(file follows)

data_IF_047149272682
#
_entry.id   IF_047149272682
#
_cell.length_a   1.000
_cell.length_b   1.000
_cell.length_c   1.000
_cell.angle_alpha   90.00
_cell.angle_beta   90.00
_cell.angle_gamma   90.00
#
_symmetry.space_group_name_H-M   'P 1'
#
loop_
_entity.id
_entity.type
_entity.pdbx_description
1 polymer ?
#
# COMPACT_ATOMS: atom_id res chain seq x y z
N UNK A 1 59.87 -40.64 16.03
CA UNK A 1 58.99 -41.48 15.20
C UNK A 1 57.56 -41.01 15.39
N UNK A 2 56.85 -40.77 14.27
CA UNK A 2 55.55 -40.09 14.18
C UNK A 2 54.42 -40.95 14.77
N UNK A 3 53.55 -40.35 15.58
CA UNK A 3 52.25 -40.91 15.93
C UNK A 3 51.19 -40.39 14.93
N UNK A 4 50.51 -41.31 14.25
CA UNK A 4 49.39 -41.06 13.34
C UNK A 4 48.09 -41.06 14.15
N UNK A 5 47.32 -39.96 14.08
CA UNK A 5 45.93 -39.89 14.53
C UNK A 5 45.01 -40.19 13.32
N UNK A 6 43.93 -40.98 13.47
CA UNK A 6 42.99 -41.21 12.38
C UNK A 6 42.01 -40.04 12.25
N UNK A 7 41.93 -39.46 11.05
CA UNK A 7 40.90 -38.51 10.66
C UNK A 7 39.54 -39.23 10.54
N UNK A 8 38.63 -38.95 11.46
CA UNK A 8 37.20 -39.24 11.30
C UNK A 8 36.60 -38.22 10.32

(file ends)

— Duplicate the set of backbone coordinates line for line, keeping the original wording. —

data_IF_047149272682
#
_entry.id   IF_047149272682
#
_cell.length_a   1.000
_cell.length_b   1.000
_cell.length_c   1.000
_cell.angle_alpha   90.00
_cell.angle_beta   90.00
_cell.angle_gamma   90.00
#
_symmetry.space_group_name_H-M   'P 1'
#
loop_
_entity.id
_entity.type
_entity.pdbx_description
1 polymer ?
#
# COMPACT_ATOMS: atom_id res chain seq x y z
N UNK A 1 59.87 -40.64 16.03
CA UNK A 1 58.99 -41.48 15.20
C UNK A 1 57.56 -41.01 15.39
N UNK A 2 56.85 -40.77 14.27
CA UNK A 2 55.55 -40.09 14.18
C UNK A 2 54.42 -40.95 14.77
N UNK A 3 53.55 -40.35 15.58
CA UNK A 3 52.25 -40.91 15.93
C UNK A 3 51.19 -40.39 14.93
N UNK A 4 50.51 -41.31 14.25
CA UNK A 4 49.39 -41.06 13.34
C UNK A 4 48.09 -41.06 14.15
N UNK A 5 47.32 -39.96 14.08
CA UNK A 5 45.93 -39.89 14.53
C UNK A 5 45.01 -40.19 13.32
N UNK A 6 43.93 -40.98 13.47
CA UNK A 6 42.99 -41.21 12.38
C UNK A 6 42.01 -40.04 12.25
N UNK A 7 41.93 -39.46 11.05
CA UNK A 7 40.90 -38.51 10.66
C UNK A 7 39.54 -39.23 10.54
N UNK A 8 38.63 -38.95 11.46
CA UNK A 8 37.20 -39.24 11.30
C UNK A 8 36.60 -38.22 10.32